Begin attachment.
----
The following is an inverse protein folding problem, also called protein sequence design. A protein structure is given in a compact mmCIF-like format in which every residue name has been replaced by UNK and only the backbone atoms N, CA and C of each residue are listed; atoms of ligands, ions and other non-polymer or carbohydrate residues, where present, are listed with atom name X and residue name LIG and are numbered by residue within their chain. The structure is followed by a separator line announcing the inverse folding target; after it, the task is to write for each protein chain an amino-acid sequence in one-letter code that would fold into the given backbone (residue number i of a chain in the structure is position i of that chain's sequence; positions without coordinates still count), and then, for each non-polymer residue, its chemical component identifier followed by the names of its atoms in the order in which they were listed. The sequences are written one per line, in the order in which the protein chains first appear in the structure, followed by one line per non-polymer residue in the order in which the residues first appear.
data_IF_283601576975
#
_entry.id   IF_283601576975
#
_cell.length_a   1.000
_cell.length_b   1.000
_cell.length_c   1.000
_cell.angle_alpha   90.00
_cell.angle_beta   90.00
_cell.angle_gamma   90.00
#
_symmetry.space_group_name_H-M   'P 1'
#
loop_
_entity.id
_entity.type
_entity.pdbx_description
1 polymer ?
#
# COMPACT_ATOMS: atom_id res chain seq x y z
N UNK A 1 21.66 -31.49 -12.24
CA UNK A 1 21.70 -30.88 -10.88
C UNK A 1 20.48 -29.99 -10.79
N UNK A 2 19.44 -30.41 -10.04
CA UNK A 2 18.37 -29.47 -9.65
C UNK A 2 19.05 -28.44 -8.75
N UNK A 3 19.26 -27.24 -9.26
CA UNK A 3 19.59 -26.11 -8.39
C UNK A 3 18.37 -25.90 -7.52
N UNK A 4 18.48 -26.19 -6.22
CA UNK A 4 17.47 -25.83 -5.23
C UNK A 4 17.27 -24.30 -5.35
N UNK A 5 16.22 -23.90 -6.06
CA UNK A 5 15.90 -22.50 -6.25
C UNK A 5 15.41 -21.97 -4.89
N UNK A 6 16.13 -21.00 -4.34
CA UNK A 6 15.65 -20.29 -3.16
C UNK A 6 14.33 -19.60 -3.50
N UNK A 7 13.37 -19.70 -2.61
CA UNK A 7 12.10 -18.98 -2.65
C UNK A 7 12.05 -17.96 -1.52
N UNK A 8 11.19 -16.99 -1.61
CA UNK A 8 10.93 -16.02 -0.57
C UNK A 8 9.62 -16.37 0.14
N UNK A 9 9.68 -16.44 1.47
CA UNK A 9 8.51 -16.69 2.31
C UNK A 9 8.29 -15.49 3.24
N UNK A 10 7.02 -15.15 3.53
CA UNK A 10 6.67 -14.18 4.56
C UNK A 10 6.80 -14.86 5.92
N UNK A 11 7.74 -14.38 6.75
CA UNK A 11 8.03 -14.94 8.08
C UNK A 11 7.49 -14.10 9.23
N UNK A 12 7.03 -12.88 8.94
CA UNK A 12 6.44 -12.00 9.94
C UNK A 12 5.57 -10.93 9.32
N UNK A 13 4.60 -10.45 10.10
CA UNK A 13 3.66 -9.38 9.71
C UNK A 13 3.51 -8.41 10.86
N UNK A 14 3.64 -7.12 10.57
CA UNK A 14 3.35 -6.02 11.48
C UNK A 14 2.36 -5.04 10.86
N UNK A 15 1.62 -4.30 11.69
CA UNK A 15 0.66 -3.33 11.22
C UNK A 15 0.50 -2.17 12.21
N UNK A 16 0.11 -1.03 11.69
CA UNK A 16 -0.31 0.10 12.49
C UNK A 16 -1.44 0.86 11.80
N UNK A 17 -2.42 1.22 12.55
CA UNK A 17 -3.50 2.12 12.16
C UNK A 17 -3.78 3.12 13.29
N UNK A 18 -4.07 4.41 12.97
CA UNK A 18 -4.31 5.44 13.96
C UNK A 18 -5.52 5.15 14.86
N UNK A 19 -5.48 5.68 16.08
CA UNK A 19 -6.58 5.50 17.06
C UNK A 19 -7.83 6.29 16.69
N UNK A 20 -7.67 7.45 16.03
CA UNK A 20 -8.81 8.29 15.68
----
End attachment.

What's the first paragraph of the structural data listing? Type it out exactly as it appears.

The following is an inverse protein folding problem, also called protein sequence design. A protein structure is given in a compact mmCIF-like format in which every residue name has been replaced by UNK and only the backbone atoms N, CA and C of each residue are listed; atoms of ligands, ions and other non-polymer or carbohydrate residues, where present, are listed with atom name X and residue name LIG and are numbered by residue within their chain. The structure is followed by a separator line announcing the inverse folding target; after it, the task is to write for each protein chain an amino-acid sequence in one-letter code that would fold into the given backbone (residue number i of a chain in the structure is position i of that chain's sequence; positions without coordinates still count), and then, for each non-polymer residue, its chemical component identifier followed by the names of its atoms in the order in which they were listed. The sequences are written one per line, in the order in which the protein chains first appear in the structure, followed by one line per non-polymer residue in the order in which the residues first appear.